By Daniel O. Escasa
Acer,?ASUS,?Coby, Lava, Lenovo, Motorola, Ramos, and Xolo do.
And they’re counting on the Atom to make a difference to?consumers?as well.
“The processor alone is not enough of a selling point,” admits Leighton Phillips, Director of Product Marketing Pricing, Intel APAC.
“The devices simply have to be better than ARM-based devices in several ways,” he adds; “i.e.,?Atom-powered smartphones and tablets should out-perform ARM-based devices.”
Phillips revealed the results of industry-standard benchmarks that do show that a single-core Atom outgunning a dual-core ARM.
These are benchmarks across the board: gaming, Web browsing, dedicated social networking apps, and others.
Intel claims that Web browsing in particular benefits from the Atom’s architecture.
That performance is due to Intel’s Hyper-Threading technology, which enables each processor core to execute two parallel software threads simultaneously. With four threads running at the same time, Web pages download fast, and users can quickly switch between apps.
But how about battery life? Surely, all that performance comes at a cost.
Take Intel’s Wowie Wong, who tortures his smartphone. He takes out his iPhone, fully charged, at around 7:00 a.m., with all radios running ? 3G, GPS, Bluetooth, and WiFi.
His battery is empty by noon.
In contrast, he field-tested an Atom-powered ASUS Fonepad, which has a?7″?screen, again all radios. The battery lasts a full 12 hours.
The story repeats itself with other Atom-based smartphones and tablets.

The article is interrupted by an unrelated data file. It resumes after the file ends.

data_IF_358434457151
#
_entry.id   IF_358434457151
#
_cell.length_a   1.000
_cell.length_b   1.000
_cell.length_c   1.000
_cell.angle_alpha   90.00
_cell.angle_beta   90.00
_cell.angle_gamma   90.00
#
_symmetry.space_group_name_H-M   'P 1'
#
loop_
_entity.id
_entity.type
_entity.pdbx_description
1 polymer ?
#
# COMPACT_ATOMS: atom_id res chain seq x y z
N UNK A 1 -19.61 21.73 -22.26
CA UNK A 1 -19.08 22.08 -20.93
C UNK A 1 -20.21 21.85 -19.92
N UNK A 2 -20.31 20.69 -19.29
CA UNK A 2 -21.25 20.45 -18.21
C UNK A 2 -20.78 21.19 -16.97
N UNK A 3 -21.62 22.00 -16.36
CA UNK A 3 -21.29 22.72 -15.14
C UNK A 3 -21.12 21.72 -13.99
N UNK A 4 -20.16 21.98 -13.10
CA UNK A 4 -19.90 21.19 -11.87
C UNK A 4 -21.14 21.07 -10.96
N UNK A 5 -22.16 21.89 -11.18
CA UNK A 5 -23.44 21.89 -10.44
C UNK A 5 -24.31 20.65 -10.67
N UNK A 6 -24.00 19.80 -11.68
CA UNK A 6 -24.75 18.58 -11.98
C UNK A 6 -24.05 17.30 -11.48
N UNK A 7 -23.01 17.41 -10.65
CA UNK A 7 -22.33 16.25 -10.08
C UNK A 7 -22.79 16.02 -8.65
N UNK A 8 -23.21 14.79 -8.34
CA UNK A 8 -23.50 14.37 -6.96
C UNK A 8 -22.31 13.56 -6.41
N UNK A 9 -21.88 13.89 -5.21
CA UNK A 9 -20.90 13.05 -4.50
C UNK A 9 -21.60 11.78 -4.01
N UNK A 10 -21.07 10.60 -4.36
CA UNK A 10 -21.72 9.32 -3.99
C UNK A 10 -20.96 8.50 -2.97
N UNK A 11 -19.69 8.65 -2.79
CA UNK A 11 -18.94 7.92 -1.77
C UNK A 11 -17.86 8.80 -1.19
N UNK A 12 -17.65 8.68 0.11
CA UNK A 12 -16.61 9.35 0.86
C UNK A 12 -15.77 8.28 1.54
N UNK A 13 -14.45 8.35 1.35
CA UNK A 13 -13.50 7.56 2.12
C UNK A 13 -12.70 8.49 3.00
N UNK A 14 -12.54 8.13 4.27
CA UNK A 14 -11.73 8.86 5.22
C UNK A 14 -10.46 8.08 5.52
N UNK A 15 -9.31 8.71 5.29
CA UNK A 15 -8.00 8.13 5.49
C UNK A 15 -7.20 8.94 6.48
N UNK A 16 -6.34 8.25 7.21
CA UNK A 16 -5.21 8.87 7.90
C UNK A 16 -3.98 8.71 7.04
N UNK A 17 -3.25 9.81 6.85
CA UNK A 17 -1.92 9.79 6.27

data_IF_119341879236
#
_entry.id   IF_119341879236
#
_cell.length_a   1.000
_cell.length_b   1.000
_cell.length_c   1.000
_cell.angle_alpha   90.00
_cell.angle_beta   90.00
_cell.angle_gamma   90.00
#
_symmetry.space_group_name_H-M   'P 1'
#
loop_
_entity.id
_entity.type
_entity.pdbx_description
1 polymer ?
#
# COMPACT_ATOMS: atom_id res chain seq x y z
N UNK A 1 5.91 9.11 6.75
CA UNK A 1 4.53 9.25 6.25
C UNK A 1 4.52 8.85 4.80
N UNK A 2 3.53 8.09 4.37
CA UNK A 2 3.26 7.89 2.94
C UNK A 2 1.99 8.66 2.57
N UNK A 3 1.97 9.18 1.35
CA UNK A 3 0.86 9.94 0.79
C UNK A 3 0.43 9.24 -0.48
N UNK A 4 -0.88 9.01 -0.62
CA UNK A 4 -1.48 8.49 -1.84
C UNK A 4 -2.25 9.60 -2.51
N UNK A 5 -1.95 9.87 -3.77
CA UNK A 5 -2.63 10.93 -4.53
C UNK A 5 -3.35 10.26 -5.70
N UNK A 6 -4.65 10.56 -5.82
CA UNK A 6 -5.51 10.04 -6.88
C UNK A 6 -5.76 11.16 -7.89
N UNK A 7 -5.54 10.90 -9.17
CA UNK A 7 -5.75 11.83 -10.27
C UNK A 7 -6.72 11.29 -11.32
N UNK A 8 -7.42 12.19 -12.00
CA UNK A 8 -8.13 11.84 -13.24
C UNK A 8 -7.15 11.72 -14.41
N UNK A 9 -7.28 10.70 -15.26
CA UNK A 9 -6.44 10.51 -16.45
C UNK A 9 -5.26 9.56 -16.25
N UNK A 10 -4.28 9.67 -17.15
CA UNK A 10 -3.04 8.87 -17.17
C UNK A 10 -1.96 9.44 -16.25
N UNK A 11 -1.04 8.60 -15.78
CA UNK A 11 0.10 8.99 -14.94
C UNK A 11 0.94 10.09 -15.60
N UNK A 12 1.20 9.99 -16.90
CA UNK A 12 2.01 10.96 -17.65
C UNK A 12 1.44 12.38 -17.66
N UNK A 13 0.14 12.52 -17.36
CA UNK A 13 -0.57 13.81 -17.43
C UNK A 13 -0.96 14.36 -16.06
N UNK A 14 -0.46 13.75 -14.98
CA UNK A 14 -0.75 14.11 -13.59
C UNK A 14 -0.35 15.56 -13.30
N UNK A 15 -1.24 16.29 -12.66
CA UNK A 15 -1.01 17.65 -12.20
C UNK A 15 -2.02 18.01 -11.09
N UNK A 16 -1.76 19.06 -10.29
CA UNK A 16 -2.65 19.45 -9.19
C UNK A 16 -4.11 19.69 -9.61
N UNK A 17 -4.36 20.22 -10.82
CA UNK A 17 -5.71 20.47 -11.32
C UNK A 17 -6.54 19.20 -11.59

Phillips says that Intel worked with Google to port Android to the Atom, and part?of that effort was ensuring that the Android port would take advantage of the Atom’s power-saving features.
Says Wong: “The processor scales between zero-power C6 standby mode, low-frequency mode (LFM), high-frequency mode (HFM), and max frequency, according to demand.”
“Zero power,” says Wong, “shuts down the device and stores its state in static RAM, which doesn’t require any power at all.”
Sounds good so far: Atom-based smartphones and tablets outperform their ARM counterparts in benchmarks,?and?in battery life. Surely then the former are more expensive than ARM devices.
Surprisingly, the Acer Liquid C1 and the ASUS Fonepad, both covered in this space last month, cost just under P13,000 and P15,000, respectively. Attendees at their respective launches estimated suggested retail prices of the order of P20,000 for each of them.
Those prices are representative of other Atom-based devices.
One possible source of concern could be their 3G/HSPA-only radios, no LTE. But 1) devices with HSPA-only radios are, across the board, much cheaper than LTE terminals and 2) LTE is not quite?yet?as ubiquitous as 3G.
Intel and the device manufacturers are counting on the lower prices of their devices, coupled with superior performance and stingy power consumption to offset the absence of LTE support.
Intel, although late to the smartphone and tablet space, may have just forced ARM to step up their game.